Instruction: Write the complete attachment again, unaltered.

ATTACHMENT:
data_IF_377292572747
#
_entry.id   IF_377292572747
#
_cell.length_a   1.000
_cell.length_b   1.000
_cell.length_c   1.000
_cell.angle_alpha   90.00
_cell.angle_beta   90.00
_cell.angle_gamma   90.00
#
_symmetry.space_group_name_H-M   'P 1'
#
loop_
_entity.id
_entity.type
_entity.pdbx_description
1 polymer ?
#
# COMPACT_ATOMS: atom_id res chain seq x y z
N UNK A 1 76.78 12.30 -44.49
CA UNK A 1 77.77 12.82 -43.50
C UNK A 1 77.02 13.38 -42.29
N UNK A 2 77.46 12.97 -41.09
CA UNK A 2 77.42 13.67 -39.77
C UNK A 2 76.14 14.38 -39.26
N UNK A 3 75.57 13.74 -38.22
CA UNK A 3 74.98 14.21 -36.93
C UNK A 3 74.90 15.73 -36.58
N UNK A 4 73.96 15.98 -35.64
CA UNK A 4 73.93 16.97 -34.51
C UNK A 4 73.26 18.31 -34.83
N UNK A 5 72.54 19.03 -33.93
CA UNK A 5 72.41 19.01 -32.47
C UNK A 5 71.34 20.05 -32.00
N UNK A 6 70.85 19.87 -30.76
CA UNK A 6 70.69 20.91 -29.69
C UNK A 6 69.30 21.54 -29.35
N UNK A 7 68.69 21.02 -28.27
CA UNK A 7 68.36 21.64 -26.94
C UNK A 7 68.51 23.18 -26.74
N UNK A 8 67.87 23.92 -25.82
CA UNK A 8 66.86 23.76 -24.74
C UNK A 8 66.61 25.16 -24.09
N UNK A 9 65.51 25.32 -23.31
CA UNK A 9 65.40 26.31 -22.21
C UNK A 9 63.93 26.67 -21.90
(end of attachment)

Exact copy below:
data_IF_377292572747
#
_entry.id   IF_377292572747
#
_cell.length_a   1.000
_cell.length_b   1.000
_cell.length_c   1.000
_cell.angle_alpha   90.00
_cell.angle_beta   90.00
_cell.angle_gamma   90.00
#
_symmetry.space_group_name_H-M   'P 1'
#
loop_
_entity.id
_entity.type
_entity.pdbx_description
1 polymer ?
#
# COMPACT_ATOMS: atom_id res chain seq x y z
N UNK A 1 76.78 12.30 -44.49
CA UNK A 1 77.77 12.82 -43.50
C UNK A 1 77.02 13.38 -42.29
N UNK A 2 77.46 12.97 -41.09
CA UNK A 2 77.42 13.67 -39.77
C UNK A 2 76.14 14.38 -39.26
N UNK A 3 75.57 13.74 -38.22
CA UNK A 3 74.98 14.21 -36.93
C UNK A 3 74.90 15.73 -36.58
N UNK A 4 73.96 15.98 -35.64
CA UNK A 4 73.93 16.97 -34.51
C UNK A 4 73.26 18.31 -34.83
N UNK A 5 72.54 19.03 -33.93
CA UNK A 5 72.41 19.01 -32.47
C UNK A 5 71.34 20.05 -32.00
N UNK A 6 70.85 19.87 -30.76
CA UNK A 6 70.69 20.91 -29.69
C UNK A 6 69.30 21.54 -29.35
N UNK A 7 68.69 21.02 -28.27
CA UNK A 7 68.36 21.64 -26.94
C UNK A 7 68.51 23.18 -26.74
N UNK A 8 67.87 23.92 -25.82
CA UNK A 8 66.86 23.76 -24.74
C UNK A 8 66.61 25.16 -24.09
N UNK A 9 65.51 25.32 -23.31
CA UNK A 9 65.40 26.31 -22.21
C UNK A 9 63.93 26.67 -21.90